2012.02 | Mobile Tickets @ Cineplex

Last weekend I went to see The Adventures of Tintin.  I took the opportunity to try out Cineplex’s new mobile ticketing solution as part of this experience.  At the outset I wasn’t sure if this was the sort of solution I would use over again, but I came away quite impressed, and I expect I will be obtaining tickets this way in the future.  I am constantly baffled by the queues at my local theatre at the traditional ticket line.  I’ve always bypassed them by using the self service kiosks that they have for tickets.  If I can go even further and avoid purchase while in the theatre, I’m glad to do so.

Cineplex has offered their Print, Skip, and Scan option for some time.  Under this program, customers visit the Cineplex website, pick the film and venue and then print their tickets at home.  The tickets each have barcode that can be scanned for entry.  I have been a user of this solution many times, but have found that often my family decides to see a movie on the spur of the moment.  Given the time it takes to print out the 4-5 pages of tickets on my slow home printer, it’s actually faster in this instance to go to the theatre and just use the self serve kiosk to order and print tickets.  This new mobile solution lets me get my tickets on the way to the theatre.

Here’s how it works:

  • Customers with an iPhone or iPad can buy tickets right on the mobile device.  The Cineplex app can be downloaded from the iTunes store.  (The app is also available for Android and Blackberry users)
  • On first use customers add their Scene Loyalty card number in the app so they get full credit for purchases.
  • Using the app, which has great Flixster like information on the films showing, customers select the film, venue, showtime and quantity of tickets.
  • Customers enter their credit card number to pay.
  • The app provides the option to either print tickets at home (tickets sent via email) or use one’s mobile device to pick them up at the theatre.  I chose to use my mobile device.
  • The tickets quickly become available under a tab at the right side of the app labelled ‘tickets’.  Upon clicking the tickets tab, all tickets available to the customer are displayed on the mobile device.  Each ticket transaction has an associated barcode that is displayed on the screen.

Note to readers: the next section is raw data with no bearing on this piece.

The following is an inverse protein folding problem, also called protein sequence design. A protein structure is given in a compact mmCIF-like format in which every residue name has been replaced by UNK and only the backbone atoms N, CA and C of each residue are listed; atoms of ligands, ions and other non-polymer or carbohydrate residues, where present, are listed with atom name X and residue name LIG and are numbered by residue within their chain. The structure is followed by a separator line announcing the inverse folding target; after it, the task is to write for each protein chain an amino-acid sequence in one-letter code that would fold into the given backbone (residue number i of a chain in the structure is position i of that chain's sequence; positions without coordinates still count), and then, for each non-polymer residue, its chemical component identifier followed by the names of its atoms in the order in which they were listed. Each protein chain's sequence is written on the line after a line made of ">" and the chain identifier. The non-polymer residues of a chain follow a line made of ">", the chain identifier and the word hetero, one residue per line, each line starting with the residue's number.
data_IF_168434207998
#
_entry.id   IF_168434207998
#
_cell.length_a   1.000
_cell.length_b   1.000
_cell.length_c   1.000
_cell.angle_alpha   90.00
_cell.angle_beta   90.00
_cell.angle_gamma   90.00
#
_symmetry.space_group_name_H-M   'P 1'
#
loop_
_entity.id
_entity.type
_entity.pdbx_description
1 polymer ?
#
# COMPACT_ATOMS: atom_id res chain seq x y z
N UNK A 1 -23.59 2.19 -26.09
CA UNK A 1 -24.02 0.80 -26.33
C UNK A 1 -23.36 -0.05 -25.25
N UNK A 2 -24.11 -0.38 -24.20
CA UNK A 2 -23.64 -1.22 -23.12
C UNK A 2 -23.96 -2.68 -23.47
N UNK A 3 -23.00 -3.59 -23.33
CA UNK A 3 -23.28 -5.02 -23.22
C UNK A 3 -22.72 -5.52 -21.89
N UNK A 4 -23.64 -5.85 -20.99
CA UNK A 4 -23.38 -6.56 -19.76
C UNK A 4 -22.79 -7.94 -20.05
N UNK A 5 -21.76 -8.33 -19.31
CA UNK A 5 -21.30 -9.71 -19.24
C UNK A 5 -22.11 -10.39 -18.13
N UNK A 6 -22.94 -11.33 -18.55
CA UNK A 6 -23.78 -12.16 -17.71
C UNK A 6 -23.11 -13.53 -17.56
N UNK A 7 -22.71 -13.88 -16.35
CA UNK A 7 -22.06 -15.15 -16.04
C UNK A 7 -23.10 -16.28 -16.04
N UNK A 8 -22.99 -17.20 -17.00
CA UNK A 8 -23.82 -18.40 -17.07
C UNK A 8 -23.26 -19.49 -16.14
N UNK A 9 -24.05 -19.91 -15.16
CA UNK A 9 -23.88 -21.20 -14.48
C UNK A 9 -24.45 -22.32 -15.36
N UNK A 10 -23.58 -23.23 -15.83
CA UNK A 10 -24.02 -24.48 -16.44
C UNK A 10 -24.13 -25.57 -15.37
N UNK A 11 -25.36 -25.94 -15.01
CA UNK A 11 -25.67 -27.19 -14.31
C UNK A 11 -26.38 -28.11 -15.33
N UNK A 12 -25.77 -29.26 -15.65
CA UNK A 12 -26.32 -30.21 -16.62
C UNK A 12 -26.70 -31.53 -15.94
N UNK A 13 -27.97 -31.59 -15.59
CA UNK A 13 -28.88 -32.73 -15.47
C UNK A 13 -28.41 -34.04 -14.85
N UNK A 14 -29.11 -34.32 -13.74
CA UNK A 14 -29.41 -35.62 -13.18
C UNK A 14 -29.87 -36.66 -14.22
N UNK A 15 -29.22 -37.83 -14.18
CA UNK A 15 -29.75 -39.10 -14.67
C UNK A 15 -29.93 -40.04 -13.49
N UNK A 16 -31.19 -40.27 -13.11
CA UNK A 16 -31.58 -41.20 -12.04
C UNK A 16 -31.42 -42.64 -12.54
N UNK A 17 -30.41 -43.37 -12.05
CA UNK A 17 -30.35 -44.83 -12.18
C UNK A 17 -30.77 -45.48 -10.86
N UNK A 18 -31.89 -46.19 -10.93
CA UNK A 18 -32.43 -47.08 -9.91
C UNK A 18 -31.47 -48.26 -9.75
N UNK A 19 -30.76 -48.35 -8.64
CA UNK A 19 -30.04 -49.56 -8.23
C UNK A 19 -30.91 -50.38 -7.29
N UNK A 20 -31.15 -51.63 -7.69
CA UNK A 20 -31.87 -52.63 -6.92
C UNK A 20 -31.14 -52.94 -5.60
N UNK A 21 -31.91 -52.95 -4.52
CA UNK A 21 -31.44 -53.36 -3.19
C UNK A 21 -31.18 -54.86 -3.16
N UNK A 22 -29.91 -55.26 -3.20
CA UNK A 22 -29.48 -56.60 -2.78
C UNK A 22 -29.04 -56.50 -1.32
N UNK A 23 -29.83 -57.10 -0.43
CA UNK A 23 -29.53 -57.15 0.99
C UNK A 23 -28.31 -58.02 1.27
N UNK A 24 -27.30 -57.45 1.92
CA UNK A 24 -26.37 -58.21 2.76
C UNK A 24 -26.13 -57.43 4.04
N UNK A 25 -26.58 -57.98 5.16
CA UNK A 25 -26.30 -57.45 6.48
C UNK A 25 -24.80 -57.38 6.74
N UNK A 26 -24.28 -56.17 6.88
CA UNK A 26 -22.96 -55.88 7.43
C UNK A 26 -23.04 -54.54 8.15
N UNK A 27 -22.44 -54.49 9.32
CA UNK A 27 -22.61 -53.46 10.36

• Upon arrival at the theatre, customers visit a dedicated, stylish and very plainly identified kiosk to print their tickets.
  • After indicating on the kiosk that ticket printing is requested.  Customers open the cineplex app, select the tickets for the film they wish to use, and present the resulting barcode on their mobile to the plainly labelled scanner/imager on the kiosk.
  • Tickets for each individual attendee print immediately.  Customers take these tickets to the Cineplex associate who scans it and customers are ready to watch their movie.

What’s great about this solution?

  • It provides yet another channel for Cineplex customers to use.  Great retail today is about customer choice.  Customers can now buy tickets in yet another way – one that is very interesting to a significant segment of the movie viewing public – and one that is sure to appeal to Millenials who are increasingly accustomed to purchasing goods and services on their mobile devices.  While a new channel is available, all the old ones are still there.  If customers want to line up and buy their tickets from a person they can do so.  If they want to use a self service kiosk, they can do so.  If they want to order online and print at home, they can do so.  If they want to order online or on their mobile and print at the theatre they can do so.
  • It’s simple and builds upon the principles of purchase via their other channels.  It uses the same purchase flow and probably same web services for online ticket purchases.  This makes it a simple transition for current users.